BEIJING—A senior official at the local commerce department of one of China’s most U.S.-trade dependent cities was fired for inflating export figures, as part of a wider government crackdown on falsification of economic data that began last year.
Liu Yuhong abused his power by falsifying export data when he was the vice director of Zhongshan’s commerce department, according to a statement on the website of the city’s anti-graft watchdog. The statement didn’t specify the time period in which the data was falsified.
Liu, who served as vice head of the department between August 2014 and December 2017, was moved to another role within the department in December last year, according to the Nov. 9 statement.
Exports from Zhongshan, one of the most trade-reliant cities in China’s export powerhouse Guangdong Province, plunged almost 20 percent for the first three quarters this year. That compared with a 0.4 percent gain for the whole of Guangdong.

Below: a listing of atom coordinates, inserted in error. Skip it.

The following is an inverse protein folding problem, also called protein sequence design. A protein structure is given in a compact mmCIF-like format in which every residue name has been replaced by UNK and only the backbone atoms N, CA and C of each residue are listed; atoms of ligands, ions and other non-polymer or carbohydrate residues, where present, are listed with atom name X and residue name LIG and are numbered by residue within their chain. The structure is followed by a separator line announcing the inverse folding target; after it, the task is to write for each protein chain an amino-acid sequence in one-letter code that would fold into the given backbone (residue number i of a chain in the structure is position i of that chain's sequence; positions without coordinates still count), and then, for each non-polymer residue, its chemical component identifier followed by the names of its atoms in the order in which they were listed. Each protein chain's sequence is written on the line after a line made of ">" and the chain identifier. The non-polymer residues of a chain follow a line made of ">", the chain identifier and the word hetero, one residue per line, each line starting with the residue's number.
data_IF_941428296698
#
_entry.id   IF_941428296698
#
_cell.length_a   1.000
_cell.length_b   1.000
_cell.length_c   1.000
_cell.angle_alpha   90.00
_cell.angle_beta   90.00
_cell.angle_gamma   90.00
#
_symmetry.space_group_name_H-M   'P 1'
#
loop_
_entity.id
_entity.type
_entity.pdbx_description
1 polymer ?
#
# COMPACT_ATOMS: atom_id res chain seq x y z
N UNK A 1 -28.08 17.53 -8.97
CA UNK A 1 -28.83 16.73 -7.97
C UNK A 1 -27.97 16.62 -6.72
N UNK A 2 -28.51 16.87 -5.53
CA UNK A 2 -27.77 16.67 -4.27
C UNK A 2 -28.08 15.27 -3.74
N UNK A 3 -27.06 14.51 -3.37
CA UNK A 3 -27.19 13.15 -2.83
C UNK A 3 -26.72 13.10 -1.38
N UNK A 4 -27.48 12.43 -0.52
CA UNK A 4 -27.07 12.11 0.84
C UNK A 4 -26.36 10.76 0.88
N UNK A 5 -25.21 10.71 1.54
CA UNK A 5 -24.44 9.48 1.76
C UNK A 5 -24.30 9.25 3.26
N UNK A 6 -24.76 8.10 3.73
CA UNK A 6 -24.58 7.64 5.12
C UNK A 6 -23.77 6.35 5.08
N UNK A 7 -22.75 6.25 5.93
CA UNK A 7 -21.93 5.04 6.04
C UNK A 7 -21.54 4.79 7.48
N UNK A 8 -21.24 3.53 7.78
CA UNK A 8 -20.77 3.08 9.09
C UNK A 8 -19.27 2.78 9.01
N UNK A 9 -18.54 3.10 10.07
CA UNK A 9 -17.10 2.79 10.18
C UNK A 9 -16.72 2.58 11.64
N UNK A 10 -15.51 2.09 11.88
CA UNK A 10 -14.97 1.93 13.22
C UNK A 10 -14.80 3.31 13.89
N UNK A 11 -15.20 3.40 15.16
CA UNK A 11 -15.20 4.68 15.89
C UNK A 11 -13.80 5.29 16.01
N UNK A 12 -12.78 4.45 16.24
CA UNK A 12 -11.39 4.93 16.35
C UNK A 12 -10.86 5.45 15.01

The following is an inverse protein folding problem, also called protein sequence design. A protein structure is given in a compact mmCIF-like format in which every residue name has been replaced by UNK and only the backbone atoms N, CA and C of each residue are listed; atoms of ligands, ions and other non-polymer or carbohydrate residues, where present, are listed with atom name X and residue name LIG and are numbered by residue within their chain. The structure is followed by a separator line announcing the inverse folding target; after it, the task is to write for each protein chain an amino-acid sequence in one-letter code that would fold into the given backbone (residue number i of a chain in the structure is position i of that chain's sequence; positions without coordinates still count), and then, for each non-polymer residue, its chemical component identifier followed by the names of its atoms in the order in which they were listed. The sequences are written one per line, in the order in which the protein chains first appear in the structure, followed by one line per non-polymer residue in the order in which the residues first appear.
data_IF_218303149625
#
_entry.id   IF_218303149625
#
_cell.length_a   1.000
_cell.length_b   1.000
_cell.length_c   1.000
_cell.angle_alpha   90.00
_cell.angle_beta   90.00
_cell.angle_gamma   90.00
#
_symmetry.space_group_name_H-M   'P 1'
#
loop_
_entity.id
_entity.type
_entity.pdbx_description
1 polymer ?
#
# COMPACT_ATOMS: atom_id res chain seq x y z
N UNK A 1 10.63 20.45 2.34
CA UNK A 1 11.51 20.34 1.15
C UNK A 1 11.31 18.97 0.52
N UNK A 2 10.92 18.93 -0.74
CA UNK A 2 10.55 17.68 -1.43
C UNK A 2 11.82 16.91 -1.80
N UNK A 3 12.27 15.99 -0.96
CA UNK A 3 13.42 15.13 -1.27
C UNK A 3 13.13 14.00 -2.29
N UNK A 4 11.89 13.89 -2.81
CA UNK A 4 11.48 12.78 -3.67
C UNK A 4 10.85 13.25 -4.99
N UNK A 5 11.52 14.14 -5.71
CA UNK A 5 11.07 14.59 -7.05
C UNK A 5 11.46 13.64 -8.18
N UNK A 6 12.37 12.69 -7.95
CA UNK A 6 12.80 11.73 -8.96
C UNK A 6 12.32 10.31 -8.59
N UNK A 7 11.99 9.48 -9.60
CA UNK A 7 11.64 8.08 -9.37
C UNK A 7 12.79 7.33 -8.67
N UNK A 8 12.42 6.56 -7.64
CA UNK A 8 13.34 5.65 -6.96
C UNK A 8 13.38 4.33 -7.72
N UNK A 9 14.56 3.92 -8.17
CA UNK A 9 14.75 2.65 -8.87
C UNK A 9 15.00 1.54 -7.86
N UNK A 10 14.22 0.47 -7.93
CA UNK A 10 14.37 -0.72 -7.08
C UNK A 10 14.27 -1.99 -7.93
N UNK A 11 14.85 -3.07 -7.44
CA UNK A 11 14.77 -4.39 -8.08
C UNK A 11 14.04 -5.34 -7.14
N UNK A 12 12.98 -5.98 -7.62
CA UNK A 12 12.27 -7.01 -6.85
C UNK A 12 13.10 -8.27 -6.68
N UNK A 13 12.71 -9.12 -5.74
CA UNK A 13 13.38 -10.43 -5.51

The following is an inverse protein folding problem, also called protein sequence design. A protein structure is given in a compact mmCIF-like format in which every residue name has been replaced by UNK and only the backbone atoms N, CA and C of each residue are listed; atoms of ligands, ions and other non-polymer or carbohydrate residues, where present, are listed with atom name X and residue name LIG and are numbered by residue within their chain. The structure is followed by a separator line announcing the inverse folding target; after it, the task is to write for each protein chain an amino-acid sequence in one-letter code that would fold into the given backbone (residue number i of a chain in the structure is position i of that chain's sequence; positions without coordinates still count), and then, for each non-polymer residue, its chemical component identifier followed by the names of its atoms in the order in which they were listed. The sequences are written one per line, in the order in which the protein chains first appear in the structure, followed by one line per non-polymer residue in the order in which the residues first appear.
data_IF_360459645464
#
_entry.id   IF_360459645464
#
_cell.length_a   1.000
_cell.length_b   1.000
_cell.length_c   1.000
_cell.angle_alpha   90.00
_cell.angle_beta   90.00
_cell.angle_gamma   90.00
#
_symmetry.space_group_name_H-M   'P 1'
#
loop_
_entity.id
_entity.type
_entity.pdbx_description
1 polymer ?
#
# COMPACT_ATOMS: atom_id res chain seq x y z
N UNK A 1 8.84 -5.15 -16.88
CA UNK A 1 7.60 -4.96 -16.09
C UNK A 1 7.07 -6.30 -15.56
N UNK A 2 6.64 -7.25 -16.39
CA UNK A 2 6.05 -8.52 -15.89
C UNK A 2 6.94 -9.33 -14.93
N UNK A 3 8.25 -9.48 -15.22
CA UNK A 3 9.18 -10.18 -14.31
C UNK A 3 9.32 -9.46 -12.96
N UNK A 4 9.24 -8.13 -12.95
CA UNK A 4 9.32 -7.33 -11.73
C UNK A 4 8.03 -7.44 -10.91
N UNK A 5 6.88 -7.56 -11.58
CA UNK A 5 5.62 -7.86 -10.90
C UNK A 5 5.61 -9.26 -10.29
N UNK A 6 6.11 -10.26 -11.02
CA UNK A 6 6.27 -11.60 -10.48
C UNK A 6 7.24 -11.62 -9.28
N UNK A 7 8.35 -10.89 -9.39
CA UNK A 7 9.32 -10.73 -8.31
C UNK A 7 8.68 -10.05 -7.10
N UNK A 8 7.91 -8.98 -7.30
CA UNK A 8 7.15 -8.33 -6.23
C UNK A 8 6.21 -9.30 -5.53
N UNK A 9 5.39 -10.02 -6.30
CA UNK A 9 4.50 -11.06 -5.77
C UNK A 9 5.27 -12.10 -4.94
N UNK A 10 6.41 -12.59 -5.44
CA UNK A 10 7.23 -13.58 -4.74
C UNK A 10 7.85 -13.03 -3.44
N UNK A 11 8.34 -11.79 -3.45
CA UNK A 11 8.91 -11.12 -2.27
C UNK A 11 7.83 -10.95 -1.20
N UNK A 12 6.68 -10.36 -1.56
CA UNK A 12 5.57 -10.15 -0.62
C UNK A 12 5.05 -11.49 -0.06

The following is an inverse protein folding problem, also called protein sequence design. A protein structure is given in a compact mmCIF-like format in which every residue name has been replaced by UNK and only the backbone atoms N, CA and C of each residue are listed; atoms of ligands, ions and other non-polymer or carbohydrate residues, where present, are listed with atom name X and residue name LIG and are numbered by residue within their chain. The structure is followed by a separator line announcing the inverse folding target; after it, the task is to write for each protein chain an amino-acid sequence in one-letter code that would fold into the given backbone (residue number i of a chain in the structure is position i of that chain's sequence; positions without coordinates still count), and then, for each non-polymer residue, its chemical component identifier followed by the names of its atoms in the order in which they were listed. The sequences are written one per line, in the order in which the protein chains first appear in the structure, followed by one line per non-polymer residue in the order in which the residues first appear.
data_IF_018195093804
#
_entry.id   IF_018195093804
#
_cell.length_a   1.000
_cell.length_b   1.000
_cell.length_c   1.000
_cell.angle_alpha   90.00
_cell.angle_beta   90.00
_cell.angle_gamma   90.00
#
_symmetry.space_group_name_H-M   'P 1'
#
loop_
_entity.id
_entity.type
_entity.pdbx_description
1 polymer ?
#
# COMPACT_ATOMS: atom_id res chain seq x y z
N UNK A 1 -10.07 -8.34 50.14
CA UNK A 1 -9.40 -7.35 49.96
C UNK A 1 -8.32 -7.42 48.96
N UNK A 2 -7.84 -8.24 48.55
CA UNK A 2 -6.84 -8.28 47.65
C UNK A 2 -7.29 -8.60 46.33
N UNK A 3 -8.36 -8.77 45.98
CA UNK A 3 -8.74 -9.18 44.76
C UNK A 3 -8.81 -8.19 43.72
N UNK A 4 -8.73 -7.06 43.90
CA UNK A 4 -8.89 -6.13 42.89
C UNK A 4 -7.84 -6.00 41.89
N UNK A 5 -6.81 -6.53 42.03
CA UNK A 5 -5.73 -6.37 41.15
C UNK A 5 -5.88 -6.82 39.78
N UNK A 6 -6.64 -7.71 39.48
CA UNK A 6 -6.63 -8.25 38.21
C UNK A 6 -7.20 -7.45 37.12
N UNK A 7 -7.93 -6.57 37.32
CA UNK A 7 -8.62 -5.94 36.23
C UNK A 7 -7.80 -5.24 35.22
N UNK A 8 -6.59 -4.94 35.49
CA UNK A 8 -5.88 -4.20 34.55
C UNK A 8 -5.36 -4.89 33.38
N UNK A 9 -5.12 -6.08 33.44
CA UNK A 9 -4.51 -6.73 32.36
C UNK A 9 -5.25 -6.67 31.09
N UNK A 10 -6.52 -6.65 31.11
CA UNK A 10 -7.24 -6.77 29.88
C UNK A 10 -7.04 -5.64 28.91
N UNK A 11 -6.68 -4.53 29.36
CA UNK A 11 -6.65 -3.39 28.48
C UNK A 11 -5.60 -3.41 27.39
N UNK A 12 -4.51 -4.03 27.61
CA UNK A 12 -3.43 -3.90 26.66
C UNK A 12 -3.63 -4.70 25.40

The United States has levied additional duties of 10 percent to 25 percent on $250 billion of Chinese goods this year as punishment for what it calls the country’s unfair trade practices; the 10 percent tariffs are set to rise to 25 percent in January.
More than 70 percent of the exports from Zhongshan are machinery that’s on the U.S. tariff list.
On the national level, exports have been particularly robust as firms keep rushing out shipments to beat the U.S. tariffs that are due to kick in at the start of the new year. But analysts warn shipments could fall sharply early next year if the U.S. follows through on higher duties.
Factory surveys have shown foreign orders for Chinese goods have been shrinking for several months in a row. The value of export orders to the United States signed at China’s largest trade fair that ended last week dropped 30.3 percent on the year.
By Stella Qiu & Ryan Woo